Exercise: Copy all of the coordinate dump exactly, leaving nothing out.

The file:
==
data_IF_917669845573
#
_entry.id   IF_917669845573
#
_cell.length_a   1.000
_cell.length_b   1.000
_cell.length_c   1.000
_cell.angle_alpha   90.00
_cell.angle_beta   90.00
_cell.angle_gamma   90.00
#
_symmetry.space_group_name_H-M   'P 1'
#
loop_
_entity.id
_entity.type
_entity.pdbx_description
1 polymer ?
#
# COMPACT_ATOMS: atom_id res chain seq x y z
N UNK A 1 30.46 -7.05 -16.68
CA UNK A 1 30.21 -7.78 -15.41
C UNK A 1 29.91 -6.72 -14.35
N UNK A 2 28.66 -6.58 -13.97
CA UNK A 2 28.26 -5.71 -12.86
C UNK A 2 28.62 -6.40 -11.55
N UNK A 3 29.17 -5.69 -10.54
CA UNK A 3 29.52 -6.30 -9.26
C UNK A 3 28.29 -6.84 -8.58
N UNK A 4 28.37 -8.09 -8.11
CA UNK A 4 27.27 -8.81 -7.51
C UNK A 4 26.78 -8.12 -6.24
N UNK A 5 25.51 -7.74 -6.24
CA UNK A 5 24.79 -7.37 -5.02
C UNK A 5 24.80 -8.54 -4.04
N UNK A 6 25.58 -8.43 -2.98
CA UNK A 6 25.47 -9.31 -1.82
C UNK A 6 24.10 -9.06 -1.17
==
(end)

data_IF_917669845573
#
_entry.id   IF_917669845573
#
_cell.length_a   1.000
_cell.length_b   1.000
_cell.length_c   1.000
_cell.angle_alpha   90.00
_cell.angle_beta   90.00
_cell.angle_gamma   90.00
#
_symmetry.space_group_name_H-M   'P 1'
#
loop_
_entity.id
_entity.type
_entity.pdbx_description
1 polymer ?
#
# COMPACT_ATOMS: atom_id res chain seq x y z
N UNK A 1 30.46 -7.05 -16.68
CA UNK A 1 30.21 -7.78 -15.41
C UNK A 1 29.91 -6.72 -14.35
N UNK A 2 28.66 -6.58 -13.97
CA UNK A 2 28.26 -5.71 -12.86
C UNK A 2 28.62 -6.40 -11.55
N UNK A 3 29.17 -5.69 -10.54
CA UNK A 3 29.52 -6.30 -9.26
C UNK A 3 28.29 -6.84 -8.58
N UNK A 4 28.37 -8.09 -8.11
CA UNK A 4 27.27 -8.81 -7.51
C UNK A 4 26.78 -8.12 -6.24
N UNK A 5 25.51 -7.74 -6.24
CA UNK A 5 24.79 -7.37 -5.02
C UNK A 5 24.80 -8.54 -4.04
N UNK A 6 25.58 -8.43 -2.98
CA UNK A 6 25.47 -9.31 -1.82
C UNK A 6 24.10 -9.06 -1.17